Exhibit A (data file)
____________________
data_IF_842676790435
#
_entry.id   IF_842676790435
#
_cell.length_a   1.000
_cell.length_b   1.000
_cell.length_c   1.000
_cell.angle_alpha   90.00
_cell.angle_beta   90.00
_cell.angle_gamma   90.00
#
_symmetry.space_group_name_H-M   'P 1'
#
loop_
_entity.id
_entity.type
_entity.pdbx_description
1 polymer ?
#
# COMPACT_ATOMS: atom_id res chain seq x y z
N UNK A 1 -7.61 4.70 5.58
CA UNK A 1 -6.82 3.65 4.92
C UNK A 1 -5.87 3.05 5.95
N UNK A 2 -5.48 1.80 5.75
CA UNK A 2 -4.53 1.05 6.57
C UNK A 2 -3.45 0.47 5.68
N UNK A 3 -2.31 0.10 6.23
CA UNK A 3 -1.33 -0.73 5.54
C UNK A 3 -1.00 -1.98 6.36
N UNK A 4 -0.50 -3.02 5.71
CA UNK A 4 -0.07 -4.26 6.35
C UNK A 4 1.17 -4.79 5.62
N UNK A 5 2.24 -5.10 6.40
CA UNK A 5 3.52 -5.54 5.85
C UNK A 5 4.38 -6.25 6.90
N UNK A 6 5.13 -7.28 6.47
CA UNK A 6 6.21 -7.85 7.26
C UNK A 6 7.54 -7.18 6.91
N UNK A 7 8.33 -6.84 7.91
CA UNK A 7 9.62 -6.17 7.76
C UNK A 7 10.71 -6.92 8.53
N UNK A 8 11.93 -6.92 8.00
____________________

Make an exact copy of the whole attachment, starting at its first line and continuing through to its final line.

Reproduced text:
data_IF_842676790435
#
_entry.id   IF_842676790435
#
_cell.length_a   1.000
_cell.length_b   1.000
_cell.length_c   1.000
_cell.angle_alpha   90.00
_cell.angle_beta   90.00
_cell.angle_gamma   90.00
#
_symmetry.space_group_name_H-M   'P 1'
#
loop_
_entity.id
_entity.type
_entity.pdbx_description
1 polymer ?
#
# COMPACT_ATOMS: atom_id res chain seq x y z
N UNK A 1 -7.61 4.70 5.58
CA UNK A 1 -6.82 3.65 4.92
C UNK A 1 -5.87 3.05 5.95
N UNK A 2 -5.48 1.80 5.75
CA UNK A 2 -4.53 1.05 6.57
C UNK A 2 -3.45 0.47 5.68
N UNK A 3 -2.31 0.10 6.23
CA UNK A 3 -1.33 -0.73 5.54
C UNK A 3 -1.00 -1.98 6.36
N UNK A 4 -0.50 -3.02 5.71
CA UNK A 4 -0.07 -4.26 6.35
C UNK A 4 1.17 -4.79 5.62
N UNK A 5 2.24 -5.10 6.40
CA UNK A 5 3.52 -5.54 5.85
C UNK A 5 4.38 -6.25 6.90
N UNK A 6 5.13 -7.28 6.47
CA UNK A 6 6.21 -7.85 7.26
C UNK A 6 7.54 -7.18 6.91
N UNK A 7 8.33 -6.84 7.91
CA UNK A 7 9.62 -6.17 7.76
C UNK A 7 10.71 -6.92 8.53
N UNK A 8 11.93 -6.92 8.00